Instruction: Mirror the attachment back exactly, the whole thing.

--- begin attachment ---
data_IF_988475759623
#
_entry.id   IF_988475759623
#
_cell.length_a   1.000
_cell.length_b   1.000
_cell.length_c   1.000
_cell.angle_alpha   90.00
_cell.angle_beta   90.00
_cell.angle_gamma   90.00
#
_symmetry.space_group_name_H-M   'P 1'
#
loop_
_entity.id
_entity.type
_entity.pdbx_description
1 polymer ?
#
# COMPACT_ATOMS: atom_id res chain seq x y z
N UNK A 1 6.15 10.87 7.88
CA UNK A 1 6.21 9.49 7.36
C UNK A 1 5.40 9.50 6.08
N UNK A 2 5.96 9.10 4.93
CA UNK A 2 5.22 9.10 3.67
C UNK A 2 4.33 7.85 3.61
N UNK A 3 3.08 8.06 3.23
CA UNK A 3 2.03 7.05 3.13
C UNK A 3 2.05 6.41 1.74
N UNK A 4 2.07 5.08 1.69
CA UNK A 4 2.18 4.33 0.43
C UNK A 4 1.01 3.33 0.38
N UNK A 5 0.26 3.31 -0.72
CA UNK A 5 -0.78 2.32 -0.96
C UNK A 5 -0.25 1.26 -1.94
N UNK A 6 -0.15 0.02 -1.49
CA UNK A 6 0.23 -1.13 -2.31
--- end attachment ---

data_IF_988475759623
#
_entry.id   IF_988475759623
#
_cell.length_a   1.000
_cell.length_b   1.000
_cell.length_c   1.000
_cell.angle_alpha   90.00
_cell.angle_beta   90.00
_cell.angle_gamma   90.00
#
_symmetry.space_group_name_H-M   'P 1'
#
loop_
_entity.id
_entity.type
_entity.pdbx_description
1 polymer ?
#
# COMPACT_ATOMS: atom_id res chain seq x y z
N UNK A 1 6.15 10.87 7.88
CA UNK A 1 6.21 9.49 7.36
C UNK A 1 5.40 9.50 6.08
N UNK A 2 5.96 9.10 4.93
CA UNK A 2 5.22 9.10 3.67
C UNK A 2 4.33 7.85 3.61
N UNK A 3 3.08 8.06 3.23
CA UNK A 3 2.03 7.05 3.13
C UNK A 3 2.05 6.41 1.74
N UNK A 4 2.07 5.08 1.69
CA UNK A 4 2.18 4.33 0.43
C UNK A 4 1.01 3.33 0.38
N UNK A 5 0.26 3.31 -0.72
CA UNK A 5 -0.78 2.32 -0.96
C UNK A 5 -0.25 1.26 -1.94
N UNK A 6 -0.15 0.02 -1.49
CA UNK A 6 0.23 -1.13 -2.31